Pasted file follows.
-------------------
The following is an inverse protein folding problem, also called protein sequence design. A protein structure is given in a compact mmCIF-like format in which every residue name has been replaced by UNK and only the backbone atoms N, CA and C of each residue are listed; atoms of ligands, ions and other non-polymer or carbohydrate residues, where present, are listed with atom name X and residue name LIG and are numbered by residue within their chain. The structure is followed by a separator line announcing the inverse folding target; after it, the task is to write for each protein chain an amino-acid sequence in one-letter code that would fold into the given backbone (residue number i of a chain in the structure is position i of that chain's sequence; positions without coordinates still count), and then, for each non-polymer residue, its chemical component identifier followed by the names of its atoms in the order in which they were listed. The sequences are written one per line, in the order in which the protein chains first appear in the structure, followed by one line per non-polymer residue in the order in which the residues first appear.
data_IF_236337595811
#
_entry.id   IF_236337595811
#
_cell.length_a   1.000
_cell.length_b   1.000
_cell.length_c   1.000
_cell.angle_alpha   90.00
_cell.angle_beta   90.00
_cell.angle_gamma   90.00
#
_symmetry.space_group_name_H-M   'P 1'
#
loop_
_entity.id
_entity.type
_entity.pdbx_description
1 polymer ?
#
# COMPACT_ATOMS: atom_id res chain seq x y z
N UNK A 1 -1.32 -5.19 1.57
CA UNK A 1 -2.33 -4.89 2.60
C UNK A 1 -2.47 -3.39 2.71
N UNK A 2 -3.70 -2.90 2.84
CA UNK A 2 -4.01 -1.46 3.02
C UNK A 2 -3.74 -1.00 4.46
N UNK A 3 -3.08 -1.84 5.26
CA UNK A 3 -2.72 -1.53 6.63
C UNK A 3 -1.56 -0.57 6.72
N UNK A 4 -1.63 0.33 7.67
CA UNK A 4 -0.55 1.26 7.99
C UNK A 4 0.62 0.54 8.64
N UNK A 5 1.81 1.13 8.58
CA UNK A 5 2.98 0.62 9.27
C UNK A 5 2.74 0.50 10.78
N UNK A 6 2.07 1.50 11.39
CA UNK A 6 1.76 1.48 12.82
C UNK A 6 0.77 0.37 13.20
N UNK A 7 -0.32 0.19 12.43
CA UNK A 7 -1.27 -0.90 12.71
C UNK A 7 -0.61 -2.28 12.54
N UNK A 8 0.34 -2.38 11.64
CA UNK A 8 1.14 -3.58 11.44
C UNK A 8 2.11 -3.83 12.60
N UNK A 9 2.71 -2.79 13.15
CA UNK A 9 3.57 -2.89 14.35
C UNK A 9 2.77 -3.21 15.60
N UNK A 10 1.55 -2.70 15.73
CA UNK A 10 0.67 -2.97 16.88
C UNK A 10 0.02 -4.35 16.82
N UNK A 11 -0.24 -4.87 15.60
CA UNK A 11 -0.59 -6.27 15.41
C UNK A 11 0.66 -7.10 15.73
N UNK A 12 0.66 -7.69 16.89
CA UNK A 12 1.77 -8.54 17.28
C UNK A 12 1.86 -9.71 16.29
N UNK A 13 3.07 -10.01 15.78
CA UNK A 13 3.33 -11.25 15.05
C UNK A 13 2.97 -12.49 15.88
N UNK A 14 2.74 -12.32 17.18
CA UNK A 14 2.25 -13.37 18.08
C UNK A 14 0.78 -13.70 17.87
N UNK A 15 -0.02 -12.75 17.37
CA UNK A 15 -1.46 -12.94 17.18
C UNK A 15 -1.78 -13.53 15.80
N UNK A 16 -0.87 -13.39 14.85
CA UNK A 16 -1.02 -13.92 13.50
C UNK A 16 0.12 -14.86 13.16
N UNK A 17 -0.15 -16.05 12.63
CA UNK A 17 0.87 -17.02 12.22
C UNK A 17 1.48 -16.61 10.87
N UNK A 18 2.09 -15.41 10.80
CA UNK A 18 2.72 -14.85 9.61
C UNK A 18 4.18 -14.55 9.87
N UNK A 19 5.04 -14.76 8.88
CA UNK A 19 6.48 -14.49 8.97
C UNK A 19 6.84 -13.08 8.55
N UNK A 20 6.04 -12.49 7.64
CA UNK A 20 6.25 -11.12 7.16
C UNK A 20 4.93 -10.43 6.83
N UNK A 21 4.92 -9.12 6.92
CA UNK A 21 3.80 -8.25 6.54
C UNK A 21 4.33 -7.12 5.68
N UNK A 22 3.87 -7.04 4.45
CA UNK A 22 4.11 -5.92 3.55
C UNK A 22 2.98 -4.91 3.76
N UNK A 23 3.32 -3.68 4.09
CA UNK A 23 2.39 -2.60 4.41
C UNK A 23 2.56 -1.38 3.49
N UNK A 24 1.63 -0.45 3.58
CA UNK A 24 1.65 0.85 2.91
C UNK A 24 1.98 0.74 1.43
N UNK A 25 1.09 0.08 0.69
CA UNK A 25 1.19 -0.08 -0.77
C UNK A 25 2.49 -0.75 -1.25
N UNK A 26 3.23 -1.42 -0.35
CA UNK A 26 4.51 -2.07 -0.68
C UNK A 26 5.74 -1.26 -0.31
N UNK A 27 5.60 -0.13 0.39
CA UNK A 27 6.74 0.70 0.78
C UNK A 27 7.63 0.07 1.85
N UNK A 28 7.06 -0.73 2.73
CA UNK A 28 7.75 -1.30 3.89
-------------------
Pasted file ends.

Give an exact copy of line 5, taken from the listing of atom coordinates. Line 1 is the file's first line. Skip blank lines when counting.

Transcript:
#